They may engage in potentially dangerous behaviors, and have lowered inhibitions and less control over their impulses. As the drug wears off, they may be irritable or dizzy, suffer from headaches and chills, notice an increase in blood pressure, yawn a lot, and have dilated pupils, a runny nose, and tear up easily. In addition, they may have difficulties sleeping, an irregular heart rate, and muscle aches. Depression and anxiety may also be present.
Dependence is when the body and brain expect the drug’s influence and therefore stop performing normally without it, due to the changes in brain structure and function related to regular and repeated drug abuse. Withdrawal and drug dependence are some of the potential signs of addiction, which may also be accompanied by drug tolerance.
The National Institute on Drug Abuse (NIDA) states that opioid addiction treatment that includes the use of medications, behavioral interventions, screening for potential co-occurring mental health and medical disorders or diseases, and measures to reduce overdose are the most comprehensive and beneficial in treating addiction. Drug abuse and addiction treatment programs encompass many different methods and formats. The most common forms include outpatient, intensive outpatient, and residential treatment programs. All three are likely to include some form of behavioral therapy that uses both group and individual sessions to help clients develop new tools and coping mechanisms. In addition, therapy helps to improve self-esteem and self-reliance by dispelling negative thoughts and destructive actions.
Family, group, and individual counseling sessions are useful for teaching healthy communication skills and providing relevant educational information. Outpatient programs can be flexible with a person’s existing schedule, fitting meetings and sessions around work, school, or family obligations. Residential programs may include more treatment options and often provide the most comprehensive substance abuse and addiction treatment. Intensive outpatient programs generally follow the same schedule as residential programs; however, the client commutes back and forth from home each day/night. Drug abuse treatment facilities employ trained professionals who can help individuals choose a program that best suits their specific needs.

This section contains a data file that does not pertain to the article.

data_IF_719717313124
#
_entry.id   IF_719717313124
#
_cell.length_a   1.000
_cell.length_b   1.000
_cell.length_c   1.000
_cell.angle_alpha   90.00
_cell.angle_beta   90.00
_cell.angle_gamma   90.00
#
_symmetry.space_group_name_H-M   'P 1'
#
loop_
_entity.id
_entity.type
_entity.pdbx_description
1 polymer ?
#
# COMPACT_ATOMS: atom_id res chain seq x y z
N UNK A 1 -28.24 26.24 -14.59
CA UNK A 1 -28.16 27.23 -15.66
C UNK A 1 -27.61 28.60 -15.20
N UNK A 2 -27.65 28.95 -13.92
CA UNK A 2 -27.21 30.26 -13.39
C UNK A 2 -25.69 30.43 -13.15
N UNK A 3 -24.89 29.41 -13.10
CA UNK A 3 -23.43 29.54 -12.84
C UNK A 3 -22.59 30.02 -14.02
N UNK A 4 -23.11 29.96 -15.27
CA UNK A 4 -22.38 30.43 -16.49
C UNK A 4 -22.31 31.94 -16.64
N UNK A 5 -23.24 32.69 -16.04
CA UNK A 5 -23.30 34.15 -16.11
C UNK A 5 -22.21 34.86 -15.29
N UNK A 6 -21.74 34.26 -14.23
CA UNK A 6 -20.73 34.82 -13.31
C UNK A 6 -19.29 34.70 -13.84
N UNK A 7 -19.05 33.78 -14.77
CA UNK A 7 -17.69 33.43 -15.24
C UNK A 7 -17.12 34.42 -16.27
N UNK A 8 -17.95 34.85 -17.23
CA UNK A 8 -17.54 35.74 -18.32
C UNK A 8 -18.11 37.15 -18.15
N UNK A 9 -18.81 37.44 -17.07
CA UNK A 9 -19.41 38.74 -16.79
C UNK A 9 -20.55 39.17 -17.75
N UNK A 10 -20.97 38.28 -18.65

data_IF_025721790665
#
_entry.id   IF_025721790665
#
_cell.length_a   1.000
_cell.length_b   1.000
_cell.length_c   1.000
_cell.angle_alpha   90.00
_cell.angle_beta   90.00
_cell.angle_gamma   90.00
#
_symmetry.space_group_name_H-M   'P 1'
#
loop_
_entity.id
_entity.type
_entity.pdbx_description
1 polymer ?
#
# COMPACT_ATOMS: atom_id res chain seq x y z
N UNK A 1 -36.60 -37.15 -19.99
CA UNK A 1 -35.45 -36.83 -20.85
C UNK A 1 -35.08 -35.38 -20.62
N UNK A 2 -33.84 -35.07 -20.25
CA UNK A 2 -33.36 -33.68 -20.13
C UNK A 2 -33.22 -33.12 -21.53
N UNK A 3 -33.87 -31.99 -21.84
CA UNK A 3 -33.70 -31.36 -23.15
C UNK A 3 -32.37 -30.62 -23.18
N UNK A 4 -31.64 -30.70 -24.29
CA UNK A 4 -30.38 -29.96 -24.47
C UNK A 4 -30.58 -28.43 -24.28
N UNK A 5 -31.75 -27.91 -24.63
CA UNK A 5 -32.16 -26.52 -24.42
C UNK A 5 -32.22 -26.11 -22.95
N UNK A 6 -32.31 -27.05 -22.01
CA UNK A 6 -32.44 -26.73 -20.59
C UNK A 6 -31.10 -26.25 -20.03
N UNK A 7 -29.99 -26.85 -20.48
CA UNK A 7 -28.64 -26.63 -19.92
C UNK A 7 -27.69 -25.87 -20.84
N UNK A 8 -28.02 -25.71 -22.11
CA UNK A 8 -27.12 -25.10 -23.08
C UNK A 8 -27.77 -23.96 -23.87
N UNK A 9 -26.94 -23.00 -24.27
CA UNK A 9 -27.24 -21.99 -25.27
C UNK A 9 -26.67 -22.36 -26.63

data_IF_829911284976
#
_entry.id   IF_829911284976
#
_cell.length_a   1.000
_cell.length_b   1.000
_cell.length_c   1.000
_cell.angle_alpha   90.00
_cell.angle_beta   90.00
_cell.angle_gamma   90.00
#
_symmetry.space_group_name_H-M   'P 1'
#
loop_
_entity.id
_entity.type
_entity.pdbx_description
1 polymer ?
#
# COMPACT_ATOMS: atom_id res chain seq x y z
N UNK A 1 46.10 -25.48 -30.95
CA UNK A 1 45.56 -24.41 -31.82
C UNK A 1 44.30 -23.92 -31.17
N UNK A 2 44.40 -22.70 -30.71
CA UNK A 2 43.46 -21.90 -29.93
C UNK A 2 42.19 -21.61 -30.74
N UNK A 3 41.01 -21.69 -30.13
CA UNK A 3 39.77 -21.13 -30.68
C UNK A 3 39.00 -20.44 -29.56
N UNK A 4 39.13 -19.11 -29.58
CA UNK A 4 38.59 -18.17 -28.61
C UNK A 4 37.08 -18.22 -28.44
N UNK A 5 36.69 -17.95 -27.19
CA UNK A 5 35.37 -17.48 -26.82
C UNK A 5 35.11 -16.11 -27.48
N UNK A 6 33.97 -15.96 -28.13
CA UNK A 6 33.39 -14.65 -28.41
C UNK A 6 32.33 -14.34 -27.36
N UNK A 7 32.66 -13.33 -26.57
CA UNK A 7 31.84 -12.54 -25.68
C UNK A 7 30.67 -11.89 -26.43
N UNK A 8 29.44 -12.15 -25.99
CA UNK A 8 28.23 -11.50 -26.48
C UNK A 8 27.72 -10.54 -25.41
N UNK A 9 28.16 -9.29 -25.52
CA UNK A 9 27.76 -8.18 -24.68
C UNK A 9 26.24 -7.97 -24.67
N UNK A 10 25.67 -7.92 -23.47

Since opioid withdrawal can be rather intense without professional help, medical detox is always recommended. Medical detox provides around-the-clock mental health support and medical monitoring, ensuring clients remain safe throughout the entire process.
Pharmaceuticals are commonly used during medical detox from opioids. These medications fall into five main categories:
The FDA approves methadone, buprenorphine and combination products, and naltrexone for the treatment of opioid addiction, ASAM publishes. These medications may be used at different times throughout treatment and recovery, and they can help manage withdrawal as well as prevent relapse when used in conjunction with behavioral methods.
During detox, agonist or partial agonist medications may be useful in replacing Percocet to lessen withdrawal symptoms and cravings. The agonist drug methadone has a long half-life of about 30 hours, according to the FDA, meaning it can stay in a person’s system for much longer than Percocet, which has a half-life of 3-4 hours, per its manufacturer Endo Pharmaceuticals. The longer the drug stays in the body, the longer the withdrawal symptoms may be held off. Doses of methadone can then be tapered over a set period of time during detox.
Partial agonists like buprenorphine don’t fill the opioid receptor sites as completely as full agonists do, meaning that they are less likely to produce a “high”.
They may have a plateau effect after a certain amount is ingested. These drugs can be used as substitutions for full-agonists during detox to combat cravings and withdrawal as well.
Naloxone and naltrexone are opioid antagonists. They serve to block opioid receptors sites from receiving more opioids. In combination products, the antagonist drug lies dormant unless the drug is abused or more opioids are introduced. Once activated, antagonists may precipitate withdrawal, making these medications useful tools for preventing relapse and ensuring compliance beyond detox and into recovery.
Other medications or supplements that target specific symptoms may be useful during medical detox when prescribed and monitored by a medical, mental health, or substance abuse treatment provider. These medications can include anti-nausea, anti-anxiety, and antidepressant medications, among others.
Percocet, a combination of the narcotic opioid drug oxycodone and the analgesic acetaminophen, is commonly abused for the euphoric effects it can produce. Percocet can abuse can be fatal, as an overdose slows down breathing and cardiovascular functions to dangerously low levels. The New York Times reports that in 2014 almost 30,000 Americans died from an opioid overdose.
Opioid drugs are highly addictive, making changes to the brain that can lead to tolerance, dependence, and addiction. Withdrawal and drug cravings may be mitigated with medications during medical detox and treatment. Detox is part of a complete Percocet abuse and addiction treatment program that serves to improve the physical, emotional, behavioral, and social aspects of life that addiction can impact. Individuals and their loved ones can choose from a variety of programs that promote lasting recovery.